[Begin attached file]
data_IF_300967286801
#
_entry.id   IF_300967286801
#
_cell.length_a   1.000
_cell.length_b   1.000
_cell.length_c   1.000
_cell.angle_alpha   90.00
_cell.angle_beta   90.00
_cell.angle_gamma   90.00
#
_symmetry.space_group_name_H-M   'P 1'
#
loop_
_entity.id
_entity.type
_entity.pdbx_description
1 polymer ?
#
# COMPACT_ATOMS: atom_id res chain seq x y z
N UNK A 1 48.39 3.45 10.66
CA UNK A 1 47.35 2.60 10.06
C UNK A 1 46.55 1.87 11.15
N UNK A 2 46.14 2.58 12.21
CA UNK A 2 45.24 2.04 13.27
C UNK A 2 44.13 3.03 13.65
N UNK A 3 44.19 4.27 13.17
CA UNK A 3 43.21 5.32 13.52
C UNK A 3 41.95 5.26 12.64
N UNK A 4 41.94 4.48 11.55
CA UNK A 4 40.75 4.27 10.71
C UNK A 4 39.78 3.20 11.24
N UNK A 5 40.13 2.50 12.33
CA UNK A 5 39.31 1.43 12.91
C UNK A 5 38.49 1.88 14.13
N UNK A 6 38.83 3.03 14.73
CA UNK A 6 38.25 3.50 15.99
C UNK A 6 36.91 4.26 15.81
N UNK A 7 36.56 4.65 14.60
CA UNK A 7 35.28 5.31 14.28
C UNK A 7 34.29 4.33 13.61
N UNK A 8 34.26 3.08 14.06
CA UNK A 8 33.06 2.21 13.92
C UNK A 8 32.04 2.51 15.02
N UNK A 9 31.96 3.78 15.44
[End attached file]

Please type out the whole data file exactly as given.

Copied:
data_IF_300967286801
#
_entry.id   IF_300967286801
#
_cell.length_a   1.000
_cell.length_b   1.000
_cell.length_c   1.000
_cell.angle_alpha   90.00
_cell.angle_beta   90.00
_cell.angle_gamma   90.00
#
_symmetry.space_group_name_H-M   'P 1'
#
loop_
_entity.id
_entity.type
_entity.pdbx_description
1 polymer ?
#
# COMPACT_ATOMS: atom_id res chain seq x y z
N UNK A 1 48.39 3.45 10.66
CA UNK A 1 47.35 2.60 10.06
C UNK A 1 46.55 1.87 11.15
N UNK A 2 46.14 2.58 12.21
CA UNK A 2 45.24 2.04 13.27
C UNK A 2 44.13 3.03 13.65
N UNK A 3 44.19 4.27 13.17
CA UNK A 3 43.21 5.32 13.52
C UNK A 3 41.95 5.26 12.64
N UNK A 4 41.94 4.48 11.55
CA UNK A 4 40.75 4.27 10.71
C UNK A 4 39.78 3.20 11.24
N UNK A 5 40.13 2.50 12.33
CA UNK A 5 39.31 1.43 12.91
C UNK A 5 38.49 1.88 14.13
N UNK A 6 38.83 3.03 14.73
CA UNK A 6 38.25 3.50 15.99
C UNK A 6 36.91 4.26 15.81
N UNK A 7 36.56 4.65 14.60
CA UNK A 7 35.28 5.31 14.28
C UNK A 7 34.29 4.33 13.61
N UNK A 8 34.26 3.08 14.06
CA UNK A 8 33.06 2.21 13.92
C UNK A 8 32.04 2.51 15.02
N UNK A 9 31.96 3.78 15.44